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Mayim Bialik isn't just a leading cast member of the hit CBS show "The Big Bang Theory," she's also a neuroscientist and strong advocate for helping develop science, technology, engineering and mathematics (STEM) interest in the United States. Bialik plays the role of "Amy Farrah Fowler," a neurobiologist, enjoying her time studying animals as part of her research.
Bialik continues to strengthen her leadership in driving interest in US STEM programs, especially for women trying to break into the field.
"Right now, research shows that more than half of high school freshmen who declare interest in STEM-related fields lose interest by the time they graduate," Bialik recently told TweakTown. "For female students, the problem continues into college. One-third of women who enter STEM bachelor's degree programs switch their major to a non-STEM field by the time they graduate,"
There has been a large effort to try and generate interest in STEM fields for women, though it has been a continued uphill battle.
"Girls' interest in STEM must be nurtured in high school and beyond so it is maintained throughout their education and professional lives. One of the best ways to do that is by introducing them to real-life role models who can show them how to succeed in STEM-related careers. Young women can then envision themselves as part of the STEM fields and develop a sense that STEM offers challenging but realizable opportunities."
It's no secret that Google has been swooping in and buying robotic companies left and right, and one of those acquisitions is making headlines today. Schaft Robotics, a company Google bought last year has made it to the finals of a DARPA sponsored robotics competition, and today Google announced that it would not accept funding for the competition that the US government had previously offered.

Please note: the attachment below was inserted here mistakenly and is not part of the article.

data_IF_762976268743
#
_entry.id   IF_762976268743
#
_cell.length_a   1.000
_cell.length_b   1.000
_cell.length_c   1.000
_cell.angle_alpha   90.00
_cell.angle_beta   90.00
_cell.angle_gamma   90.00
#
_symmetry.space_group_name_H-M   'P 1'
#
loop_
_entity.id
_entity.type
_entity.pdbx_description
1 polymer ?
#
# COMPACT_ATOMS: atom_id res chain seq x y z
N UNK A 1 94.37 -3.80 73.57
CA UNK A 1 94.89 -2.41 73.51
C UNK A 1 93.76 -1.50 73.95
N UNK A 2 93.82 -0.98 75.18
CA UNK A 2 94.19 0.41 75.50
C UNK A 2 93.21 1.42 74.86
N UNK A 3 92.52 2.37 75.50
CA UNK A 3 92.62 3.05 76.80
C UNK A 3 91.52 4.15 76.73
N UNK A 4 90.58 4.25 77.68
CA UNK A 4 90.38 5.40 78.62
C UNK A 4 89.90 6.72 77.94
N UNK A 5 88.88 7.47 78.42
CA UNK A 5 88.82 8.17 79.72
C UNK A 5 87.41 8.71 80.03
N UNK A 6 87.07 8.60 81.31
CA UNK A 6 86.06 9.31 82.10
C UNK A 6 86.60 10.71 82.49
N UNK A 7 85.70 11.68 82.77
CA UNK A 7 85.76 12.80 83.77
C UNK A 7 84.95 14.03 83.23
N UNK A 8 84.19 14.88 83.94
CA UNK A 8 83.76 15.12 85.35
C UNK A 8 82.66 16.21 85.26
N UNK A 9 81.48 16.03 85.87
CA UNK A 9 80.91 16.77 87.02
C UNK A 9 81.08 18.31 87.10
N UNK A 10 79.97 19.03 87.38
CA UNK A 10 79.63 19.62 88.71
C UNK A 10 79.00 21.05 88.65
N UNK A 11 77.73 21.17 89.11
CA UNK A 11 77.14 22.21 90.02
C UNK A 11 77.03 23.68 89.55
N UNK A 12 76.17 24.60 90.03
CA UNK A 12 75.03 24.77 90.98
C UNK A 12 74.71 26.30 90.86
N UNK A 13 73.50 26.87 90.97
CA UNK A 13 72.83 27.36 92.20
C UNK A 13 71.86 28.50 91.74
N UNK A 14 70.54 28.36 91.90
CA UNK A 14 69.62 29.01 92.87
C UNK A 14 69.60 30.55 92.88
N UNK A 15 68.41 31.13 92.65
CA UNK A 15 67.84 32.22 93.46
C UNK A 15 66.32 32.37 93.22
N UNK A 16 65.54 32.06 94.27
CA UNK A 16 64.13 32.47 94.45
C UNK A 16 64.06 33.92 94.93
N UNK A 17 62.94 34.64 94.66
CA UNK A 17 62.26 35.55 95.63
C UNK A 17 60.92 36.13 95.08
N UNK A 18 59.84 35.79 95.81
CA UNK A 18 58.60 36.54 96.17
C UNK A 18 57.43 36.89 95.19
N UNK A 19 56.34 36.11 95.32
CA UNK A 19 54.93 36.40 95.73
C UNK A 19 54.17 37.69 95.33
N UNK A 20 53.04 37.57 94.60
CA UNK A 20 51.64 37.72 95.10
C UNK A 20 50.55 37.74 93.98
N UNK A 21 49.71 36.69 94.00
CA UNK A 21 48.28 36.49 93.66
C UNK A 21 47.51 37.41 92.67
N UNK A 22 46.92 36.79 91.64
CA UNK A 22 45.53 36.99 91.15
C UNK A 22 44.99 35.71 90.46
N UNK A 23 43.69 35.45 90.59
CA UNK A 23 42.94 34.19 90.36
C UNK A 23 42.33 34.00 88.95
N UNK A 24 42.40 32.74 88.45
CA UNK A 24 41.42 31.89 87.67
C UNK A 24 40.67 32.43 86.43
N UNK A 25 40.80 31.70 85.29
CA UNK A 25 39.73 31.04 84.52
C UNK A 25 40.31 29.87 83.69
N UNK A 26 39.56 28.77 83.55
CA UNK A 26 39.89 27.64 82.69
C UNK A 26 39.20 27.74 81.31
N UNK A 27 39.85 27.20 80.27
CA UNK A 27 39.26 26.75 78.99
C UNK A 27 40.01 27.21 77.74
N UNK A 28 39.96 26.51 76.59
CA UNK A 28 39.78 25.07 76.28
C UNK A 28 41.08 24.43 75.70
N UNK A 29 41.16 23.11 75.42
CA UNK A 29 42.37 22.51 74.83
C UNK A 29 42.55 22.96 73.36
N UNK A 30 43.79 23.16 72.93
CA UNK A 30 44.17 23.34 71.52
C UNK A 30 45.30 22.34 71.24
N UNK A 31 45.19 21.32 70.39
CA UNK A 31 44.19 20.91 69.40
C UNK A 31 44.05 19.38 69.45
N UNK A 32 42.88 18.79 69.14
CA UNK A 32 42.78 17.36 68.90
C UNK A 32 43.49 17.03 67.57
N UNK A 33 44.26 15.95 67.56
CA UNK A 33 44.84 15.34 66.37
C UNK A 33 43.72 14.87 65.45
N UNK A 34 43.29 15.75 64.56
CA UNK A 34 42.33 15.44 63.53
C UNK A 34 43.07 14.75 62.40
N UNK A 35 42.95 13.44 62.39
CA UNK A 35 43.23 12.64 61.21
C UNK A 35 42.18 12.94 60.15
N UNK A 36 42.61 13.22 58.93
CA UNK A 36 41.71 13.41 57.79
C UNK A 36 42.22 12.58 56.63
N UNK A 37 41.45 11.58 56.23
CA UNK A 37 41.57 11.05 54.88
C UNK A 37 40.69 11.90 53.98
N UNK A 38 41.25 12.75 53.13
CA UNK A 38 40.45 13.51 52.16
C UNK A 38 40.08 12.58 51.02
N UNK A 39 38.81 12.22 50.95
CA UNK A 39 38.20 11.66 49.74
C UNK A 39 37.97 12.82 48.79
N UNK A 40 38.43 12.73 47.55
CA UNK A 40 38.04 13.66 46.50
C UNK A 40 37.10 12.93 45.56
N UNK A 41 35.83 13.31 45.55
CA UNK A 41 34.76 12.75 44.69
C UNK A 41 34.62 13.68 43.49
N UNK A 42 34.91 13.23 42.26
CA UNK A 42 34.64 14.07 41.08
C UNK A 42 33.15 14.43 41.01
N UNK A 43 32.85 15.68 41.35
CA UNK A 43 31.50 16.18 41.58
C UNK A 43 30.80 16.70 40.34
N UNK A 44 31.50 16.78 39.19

In a statement released by the DARPA last Friday, the government says that Google has switched to Track D of the program which means it will be fully funding the program from its own bank account, and no government funding will be accepted. The DARPA Robotics Challenge or DRC is a competition that challenges companies to create a robot that can handle disaster zone task such as navigating heavy debris, opening a door, climbing a ladder, and even turning off gas and water valves.
Google's Schaft Robot will be competing in the finals which are scheduled to be held some time between December 2014 and June of 2015. Google's other robotics company, Boston Dynamics, will also be competing in the event with its bipedal robot, Petman. This is one competition I would love to watch live, and I hope to get that chance during the next round!
Back in December, the ISS had a significant problem with its cooling system. The issue required a couple spacewalks to repair. It appears that whatever the problem with the ISS coolant loop is, the issue has returned.
NASA has confirmed that a coolant loop problem has again reared its head aboard the orbiting space station. NASA says that on Wednesday one of the two coolant loops on the space station shut down. A NASA spokesperson said that at no time was the crew aboard the ISS in any danger.